As for the inverters – those were my first thoughts as well. As I looked into it further, it turns out the inverters aren’t even needed: P MOSFET’s are on when their base is low, and N MOSFET’s turn on when their base is high. So just link up Q1 with Q3, and Q2 with Q4. I severely overcomplicated this with my first circuit, which turned out to not work anyway (I proto’ed it). I guess I’ve gotten a bit rusty on my electronics – I was mixing up all sorts of analog and digital circuitry – I was getting something like 3.2 volts on one AND gate and 2.8 on another, plus frequency on all of them.

I took a few steps back, and realized a couple of things. This system would really only work for a full speed bi-directional bridge, i.e. “on” or “off”. From what I’ve gathered, trying to send PWM to this kind of bridge would be fairly inefficient, as it would slow the motor down (by applying brake) between every pulse, but also because it has to turn on and off both MOSFETs with every cycle, and there is always a time delay between the switching times. Also, there is no provision to coast, so you would be going either full speed or dead stop. It would something like this:

Vcc -> Q1 & Q2, Vss -> Q3 & Q4
M+  -> Q1 & Q3, M-  -> Q2 & Q4

A B | Q1 Q2 Q3 Q4 | M+ M- | D
L L | L  L  L  L  | +  +  | Bk
H H | H  H  H  H  | -  -  | Bk
H L | H  L  H  L  | G  +  | Rev
H Z | H  H  H  H  | -  -  | Bk
L H | L  H  L  H  | +  G  | Fow
Z H | H  H  H  H  | -  -  | Bk

At this point I was stuck, so I changed gears and started looking for a better method of driving the FETs (You made an excellent point that hooking them straight to input or logic would probably fry something). That is when I stumbled across the Microchip TC4469 IC. It is designed especially for driving power MOSFETs, but instead of having 4 inputs and an enable, there is a gate for every output. I figured that this would save me the trouble of using the AND chip that I was mucking with and having separate FET drivers.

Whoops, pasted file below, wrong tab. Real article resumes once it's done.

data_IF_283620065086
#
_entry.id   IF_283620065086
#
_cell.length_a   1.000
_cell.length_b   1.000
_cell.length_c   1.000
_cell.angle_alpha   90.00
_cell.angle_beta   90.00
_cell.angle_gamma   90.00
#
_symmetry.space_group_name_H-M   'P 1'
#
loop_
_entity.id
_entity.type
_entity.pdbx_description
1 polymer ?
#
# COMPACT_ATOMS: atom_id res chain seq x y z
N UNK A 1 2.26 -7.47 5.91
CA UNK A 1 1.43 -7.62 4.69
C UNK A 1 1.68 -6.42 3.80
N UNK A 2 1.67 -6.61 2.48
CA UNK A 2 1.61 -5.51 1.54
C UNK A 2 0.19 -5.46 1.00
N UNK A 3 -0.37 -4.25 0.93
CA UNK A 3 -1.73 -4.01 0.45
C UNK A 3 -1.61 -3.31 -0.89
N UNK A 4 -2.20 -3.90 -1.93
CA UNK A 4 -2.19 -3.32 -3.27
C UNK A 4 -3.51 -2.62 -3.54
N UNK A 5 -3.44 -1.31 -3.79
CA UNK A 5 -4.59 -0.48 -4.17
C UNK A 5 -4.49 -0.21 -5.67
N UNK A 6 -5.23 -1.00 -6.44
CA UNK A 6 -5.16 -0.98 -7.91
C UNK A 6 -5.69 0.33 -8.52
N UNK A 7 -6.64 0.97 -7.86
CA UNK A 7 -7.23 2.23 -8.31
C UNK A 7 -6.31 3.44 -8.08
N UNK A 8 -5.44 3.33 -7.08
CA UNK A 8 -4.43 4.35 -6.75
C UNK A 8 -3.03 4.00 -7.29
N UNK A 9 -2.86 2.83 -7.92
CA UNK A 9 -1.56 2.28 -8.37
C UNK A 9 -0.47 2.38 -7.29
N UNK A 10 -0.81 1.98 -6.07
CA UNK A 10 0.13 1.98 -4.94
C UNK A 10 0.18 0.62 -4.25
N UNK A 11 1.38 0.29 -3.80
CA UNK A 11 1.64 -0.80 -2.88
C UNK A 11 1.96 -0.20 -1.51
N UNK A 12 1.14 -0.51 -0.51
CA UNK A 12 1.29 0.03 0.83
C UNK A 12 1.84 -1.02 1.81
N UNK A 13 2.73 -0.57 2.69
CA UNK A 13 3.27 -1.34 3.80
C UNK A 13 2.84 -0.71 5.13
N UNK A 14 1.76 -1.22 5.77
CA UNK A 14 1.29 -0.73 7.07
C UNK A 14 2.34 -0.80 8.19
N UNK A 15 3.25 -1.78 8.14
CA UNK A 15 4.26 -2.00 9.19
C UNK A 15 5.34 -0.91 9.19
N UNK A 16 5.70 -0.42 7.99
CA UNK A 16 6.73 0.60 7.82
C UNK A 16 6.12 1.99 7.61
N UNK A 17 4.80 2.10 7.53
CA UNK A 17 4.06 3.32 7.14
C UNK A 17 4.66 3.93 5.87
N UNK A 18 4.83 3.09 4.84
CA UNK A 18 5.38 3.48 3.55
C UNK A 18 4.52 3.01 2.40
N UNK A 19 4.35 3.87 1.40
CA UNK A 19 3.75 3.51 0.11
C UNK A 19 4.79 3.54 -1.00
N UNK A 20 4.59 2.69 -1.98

Looking through the datasheet, I found an app note that did essentially what I needed it to do, using AND/INV logic. This made everything easier… After playing with truth tables and messing with a logic emulator for a while, I managed to get to where I am now. Back to the table:

Vcc -> Q1 & Q2, Vss -> Q3 & Q4
M+  -> Q1 & Q3, M-  -> Q2 & Q4

A B | Q1 Q2 Q3 Q4 | M+ M- | D
L L | L  L  L  L  | +  +  | Bk
H H | X  X  L  L  | +? +? | Cst*
Z Z | X  X  L  L  | +? +? | Cst*
H L | H  L  H  L  | G  +  | Rev
H Z | H  L  L  L  | Z  +  | Cst
L H | L  H  L  H  | +  G  | Fow
Z H | L  H  L  L  | +  Z  | Cst

*Note: When A and B go high at the same time, 
either M+ or M- will go V+, while the other will float.

The main difference is how it treats the “H” signal: the flip-flop makes the output of the second “H” dependent on the first one. Picking which of Q1 or Q2 goes “L” (i.e. on) and which one floats depends on the first input to go H (if they go high at the same time, such as when the circuit is disconnected, the outcome is “Random” - splitting nS here…)

This does not have provisions for low-side braking; however I can’t see this being a significant drawback.

Sorry for being long winded :eek: , I am just trying to work out all the kinks before I have a couple boards cut. Thanks again Al!